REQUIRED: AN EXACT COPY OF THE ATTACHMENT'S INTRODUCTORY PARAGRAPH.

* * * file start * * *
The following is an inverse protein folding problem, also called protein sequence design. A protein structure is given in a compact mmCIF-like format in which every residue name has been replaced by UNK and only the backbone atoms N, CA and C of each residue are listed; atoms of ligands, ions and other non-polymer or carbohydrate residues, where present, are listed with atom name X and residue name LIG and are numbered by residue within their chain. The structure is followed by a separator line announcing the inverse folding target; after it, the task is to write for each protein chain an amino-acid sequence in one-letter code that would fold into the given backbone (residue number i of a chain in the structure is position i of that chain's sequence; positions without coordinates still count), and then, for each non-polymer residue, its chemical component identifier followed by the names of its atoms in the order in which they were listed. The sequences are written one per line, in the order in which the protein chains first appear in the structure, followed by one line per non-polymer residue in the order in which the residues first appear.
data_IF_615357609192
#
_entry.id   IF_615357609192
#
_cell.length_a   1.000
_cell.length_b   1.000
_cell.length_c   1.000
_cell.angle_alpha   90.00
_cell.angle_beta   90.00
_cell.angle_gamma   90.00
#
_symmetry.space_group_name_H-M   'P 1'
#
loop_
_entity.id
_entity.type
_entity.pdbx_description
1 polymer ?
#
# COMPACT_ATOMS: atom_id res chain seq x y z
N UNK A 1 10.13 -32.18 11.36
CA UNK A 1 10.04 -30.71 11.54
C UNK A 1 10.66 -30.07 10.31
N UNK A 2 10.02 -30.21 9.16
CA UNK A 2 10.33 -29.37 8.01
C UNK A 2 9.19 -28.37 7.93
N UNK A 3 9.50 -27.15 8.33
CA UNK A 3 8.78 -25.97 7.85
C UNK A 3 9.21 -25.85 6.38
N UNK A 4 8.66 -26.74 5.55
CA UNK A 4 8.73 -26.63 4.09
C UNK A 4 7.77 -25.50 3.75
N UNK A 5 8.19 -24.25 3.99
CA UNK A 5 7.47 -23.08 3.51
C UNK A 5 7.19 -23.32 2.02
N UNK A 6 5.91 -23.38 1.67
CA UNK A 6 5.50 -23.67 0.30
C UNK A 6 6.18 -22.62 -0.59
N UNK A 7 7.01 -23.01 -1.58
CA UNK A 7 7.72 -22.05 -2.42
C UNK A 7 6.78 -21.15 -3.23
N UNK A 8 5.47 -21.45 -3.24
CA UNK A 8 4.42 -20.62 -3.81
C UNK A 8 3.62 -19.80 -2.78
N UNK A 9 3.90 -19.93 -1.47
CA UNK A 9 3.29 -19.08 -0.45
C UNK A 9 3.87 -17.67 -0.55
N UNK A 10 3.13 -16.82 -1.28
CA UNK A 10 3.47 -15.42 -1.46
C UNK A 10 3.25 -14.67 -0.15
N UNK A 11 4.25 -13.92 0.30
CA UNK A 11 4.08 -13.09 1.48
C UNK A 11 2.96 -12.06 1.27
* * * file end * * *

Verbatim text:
The following is an inverse protein folding problem, also called protein sequence design. A protein structure is given in a compact mmCIF-like format in which every residue name has been replaced by UNK and only the backbone atoms N, CA and C of each residue are listed; atoms of ligands, ions and other non-polymer or carbohydrate residues, where present, are listed with atom name X and residue name LIG and are numbered by residue within their chain. The structure is followed by a separator line announcing the inverse folding target; after it, the task is to write for each protein chain an amino-acid sequence in one-letter code that would fold into the given backbone (residue number i of a chain in the structure is position i of that chain's sequence; positions without coordinates still count), and then, for each non-polymer residue, its chemical component identifier followed by the names of its atoms in the order in which they were listed. The sequences are written one per line, in the order in which the protein chains first appear in the structure, followed by one line per non-polymer residue in the order in which the residues first appear.